On a more general level, hierarchization functioned vertically: the highest floors, set back and therefore favored with terraces, were reserved for management, whereas on the ground floors, courtyards were roofed in order to create large halls to be lined in some cases with rows of typists and their noisy machines.
While allowing that “façades are too much an affair of their creator’s personal taste for specific rules”,[20] L’Architecture d’Aujourd’hui would feature nothing but “modern” projects in the 1930s. At the same time, a series of corner and whole-block buildings in the spirit of those built before the war were being developed, the architects of these edifices expressing a certain metropolitan monumentality[21] in accordance with motifs that were industrial (Adolphe Bocage, 8–10 Rue du Renard, 1919), classic (André Arfvidson, 52–60 Avenue des Champs-Élysées, 1931), colossal (Charles Letrosne and Joseph Marrast, 16 Boulevard des Italiens, 1932) Art Deco (Raymond Février, 21 Rue de Châteaudun, 1933), or American style (Shell, Lucien Bechmann and Roger Chatenay, 40–44 Rue Washington), yet still bowed to the height limits of 1902 zoning laws.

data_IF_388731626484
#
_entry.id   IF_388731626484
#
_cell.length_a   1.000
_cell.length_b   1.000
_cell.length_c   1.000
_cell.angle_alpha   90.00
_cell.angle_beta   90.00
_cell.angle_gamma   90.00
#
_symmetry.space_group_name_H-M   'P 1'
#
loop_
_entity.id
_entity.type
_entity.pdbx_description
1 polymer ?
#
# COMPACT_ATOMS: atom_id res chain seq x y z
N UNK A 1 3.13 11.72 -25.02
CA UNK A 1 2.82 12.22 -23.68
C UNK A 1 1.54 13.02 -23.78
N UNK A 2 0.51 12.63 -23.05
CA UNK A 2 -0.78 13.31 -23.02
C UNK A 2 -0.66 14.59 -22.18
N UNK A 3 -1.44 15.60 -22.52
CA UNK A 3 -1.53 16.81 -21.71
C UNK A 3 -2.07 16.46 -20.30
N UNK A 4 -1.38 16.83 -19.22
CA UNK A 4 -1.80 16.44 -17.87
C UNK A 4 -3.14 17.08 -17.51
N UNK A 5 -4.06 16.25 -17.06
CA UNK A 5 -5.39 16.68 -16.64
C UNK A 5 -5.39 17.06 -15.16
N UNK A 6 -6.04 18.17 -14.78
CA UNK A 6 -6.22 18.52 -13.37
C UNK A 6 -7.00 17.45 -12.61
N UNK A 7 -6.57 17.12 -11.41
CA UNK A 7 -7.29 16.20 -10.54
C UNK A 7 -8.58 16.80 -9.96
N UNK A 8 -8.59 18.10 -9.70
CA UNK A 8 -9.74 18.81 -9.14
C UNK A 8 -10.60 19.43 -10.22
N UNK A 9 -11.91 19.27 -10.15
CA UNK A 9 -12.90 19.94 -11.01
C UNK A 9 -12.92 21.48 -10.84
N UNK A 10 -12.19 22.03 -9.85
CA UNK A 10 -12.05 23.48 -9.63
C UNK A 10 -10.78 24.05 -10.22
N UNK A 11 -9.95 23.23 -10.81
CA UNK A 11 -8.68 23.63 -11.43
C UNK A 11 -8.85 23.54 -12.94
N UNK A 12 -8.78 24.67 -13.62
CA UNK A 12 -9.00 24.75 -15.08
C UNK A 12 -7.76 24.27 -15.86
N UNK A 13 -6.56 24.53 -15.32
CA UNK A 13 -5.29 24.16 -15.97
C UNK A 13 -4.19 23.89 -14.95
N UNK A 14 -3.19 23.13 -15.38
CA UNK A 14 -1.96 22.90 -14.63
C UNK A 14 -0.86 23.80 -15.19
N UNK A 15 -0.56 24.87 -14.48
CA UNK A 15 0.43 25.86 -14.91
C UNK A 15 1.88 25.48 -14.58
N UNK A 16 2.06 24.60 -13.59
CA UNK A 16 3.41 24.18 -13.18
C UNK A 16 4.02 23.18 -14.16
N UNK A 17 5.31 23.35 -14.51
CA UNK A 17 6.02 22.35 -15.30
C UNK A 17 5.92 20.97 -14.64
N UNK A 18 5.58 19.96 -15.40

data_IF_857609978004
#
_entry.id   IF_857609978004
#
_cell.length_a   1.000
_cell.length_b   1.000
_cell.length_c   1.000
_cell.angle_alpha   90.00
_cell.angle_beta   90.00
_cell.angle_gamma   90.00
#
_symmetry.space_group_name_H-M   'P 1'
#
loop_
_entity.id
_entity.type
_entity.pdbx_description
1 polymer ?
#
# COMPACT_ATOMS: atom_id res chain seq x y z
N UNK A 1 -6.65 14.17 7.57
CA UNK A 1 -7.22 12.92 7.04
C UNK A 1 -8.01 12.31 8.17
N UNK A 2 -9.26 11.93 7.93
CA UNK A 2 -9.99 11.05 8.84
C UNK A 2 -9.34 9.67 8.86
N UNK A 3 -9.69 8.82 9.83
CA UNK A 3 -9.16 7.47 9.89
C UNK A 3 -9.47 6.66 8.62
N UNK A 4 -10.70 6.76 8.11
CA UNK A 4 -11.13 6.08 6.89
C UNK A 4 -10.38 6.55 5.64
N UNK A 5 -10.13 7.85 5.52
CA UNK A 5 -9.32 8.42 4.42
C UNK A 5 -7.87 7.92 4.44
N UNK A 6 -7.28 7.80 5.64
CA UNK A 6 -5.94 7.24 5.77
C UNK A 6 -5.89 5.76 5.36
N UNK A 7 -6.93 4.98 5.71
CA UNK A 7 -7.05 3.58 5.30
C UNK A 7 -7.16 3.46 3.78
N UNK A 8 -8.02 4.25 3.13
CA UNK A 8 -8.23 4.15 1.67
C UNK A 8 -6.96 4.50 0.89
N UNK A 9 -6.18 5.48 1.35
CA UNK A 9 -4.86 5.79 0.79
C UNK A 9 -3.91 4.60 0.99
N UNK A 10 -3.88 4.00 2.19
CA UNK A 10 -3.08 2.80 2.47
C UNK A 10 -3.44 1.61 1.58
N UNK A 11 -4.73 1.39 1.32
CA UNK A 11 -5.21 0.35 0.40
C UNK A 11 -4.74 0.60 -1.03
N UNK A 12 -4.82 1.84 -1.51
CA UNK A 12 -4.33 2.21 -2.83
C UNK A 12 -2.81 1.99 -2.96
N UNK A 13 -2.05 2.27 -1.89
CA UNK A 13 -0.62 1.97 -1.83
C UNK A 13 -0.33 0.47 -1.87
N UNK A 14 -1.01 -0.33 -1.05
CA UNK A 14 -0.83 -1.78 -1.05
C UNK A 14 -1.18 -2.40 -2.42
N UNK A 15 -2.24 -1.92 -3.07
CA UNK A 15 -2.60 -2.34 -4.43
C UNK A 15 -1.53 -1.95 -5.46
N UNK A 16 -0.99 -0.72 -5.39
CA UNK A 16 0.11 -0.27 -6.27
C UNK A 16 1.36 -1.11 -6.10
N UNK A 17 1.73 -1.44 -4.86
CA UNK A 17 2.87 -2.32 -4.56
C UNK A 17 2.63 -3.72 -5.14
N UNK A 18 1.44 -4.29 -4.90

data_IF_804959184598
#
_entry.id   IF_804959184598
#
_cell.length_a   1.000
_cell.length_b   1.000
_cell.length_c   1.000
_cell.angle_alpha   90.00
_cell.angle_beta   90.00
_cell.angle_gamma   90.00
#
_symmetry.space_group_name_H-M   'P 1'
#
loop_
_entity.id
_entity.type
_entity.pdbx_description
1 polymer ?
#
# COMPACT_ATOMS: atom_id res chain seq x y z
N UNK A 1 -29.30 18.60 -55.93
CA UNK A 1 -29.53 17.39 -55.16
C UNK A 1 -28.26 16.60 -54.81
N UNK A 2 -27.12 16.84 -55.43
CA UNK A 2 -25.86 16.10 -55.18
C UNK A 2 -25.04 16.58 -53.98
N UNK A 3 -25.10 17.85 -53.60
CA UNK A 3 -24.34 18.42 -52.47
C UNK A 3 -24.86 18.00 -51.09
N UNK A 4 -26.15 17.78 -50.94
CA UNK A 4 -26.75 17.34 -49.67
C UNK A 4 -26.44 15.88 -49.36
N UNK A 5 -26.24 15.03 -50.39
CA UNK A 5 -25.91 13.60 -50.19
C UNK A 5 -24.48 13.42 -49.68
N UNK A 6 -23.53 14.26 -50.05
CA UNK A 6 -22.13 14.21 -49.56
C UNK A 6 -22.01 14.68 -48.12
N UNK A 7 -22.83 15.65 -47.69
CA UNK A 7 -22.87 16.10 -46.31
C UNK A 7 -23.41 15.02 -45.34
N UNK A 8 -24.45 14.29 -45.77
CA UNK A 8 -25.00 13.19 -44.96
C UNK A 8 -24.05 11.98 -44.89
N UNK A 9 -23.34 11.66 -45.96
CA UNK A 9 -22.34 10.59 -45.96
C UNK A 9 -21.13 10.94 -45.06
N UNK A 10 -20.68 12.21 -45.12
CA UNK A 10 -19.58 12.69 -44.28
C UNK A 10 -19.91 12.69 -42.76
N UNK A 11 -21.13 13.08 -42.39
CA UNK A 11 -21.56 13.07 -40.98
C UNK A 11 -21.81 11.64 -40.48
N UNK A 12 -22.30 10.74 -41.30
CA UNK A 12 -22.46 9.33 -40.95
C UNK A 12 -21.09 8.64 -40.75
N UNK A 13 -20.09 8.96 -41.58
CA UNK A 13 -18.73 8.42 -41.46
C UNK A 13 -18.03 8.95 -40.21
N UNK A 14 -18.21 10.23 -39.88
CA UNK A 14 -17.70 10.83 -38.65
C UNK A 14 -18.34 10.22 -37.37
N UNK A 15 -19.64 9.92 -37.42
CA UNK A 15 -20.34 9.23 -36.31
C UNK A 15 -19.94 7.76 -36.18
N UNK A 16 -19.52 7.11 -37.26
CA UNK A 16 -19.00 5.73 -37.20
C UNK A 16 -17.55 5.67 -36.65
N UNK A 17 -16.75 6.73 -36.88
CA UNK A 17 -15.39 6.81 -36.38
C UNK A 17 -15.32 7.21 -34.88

All styles considered, the grid frame governing the design of façades (three to four meters) differed little at first from that of residential buildings. But L’Architecture d’Aujourd’hui noted that the space of “only 1.5 meters” between the mullions of the Palacio (Marcel Hennequet, 11 Rue Tronchet, 1933) “facilitates the shifting of walls between offices.”[22] In 1932, for the same reasons, Henri Bard and Julien Flegenheimer adopted this 1.5 meter gap at 48–50 Boulevard des Batignolles, underlining it with large mullions in the façade plan. Two years later, and once again with concern for flexibility with regard to interior walls, Urbain Cassan tightened this frame to one meter for the head office of the Compagnie Parisienne de Distribution d’Électricité (19 Rue de Vienne), thereby neutralizing the façade by means of a modular grid that would see widespread use following the war. 

The 1950s

Management aligns with functionalism

Immeuble administratif Air France, 1958-1960 Rues de l’Espagne et Henri-Farman, 94310 Orly. Édouard Albert, architecte / Jean-Louis Sarf, ingénieur Coll. © Centre Pompidou Bibliothèque Kandinsky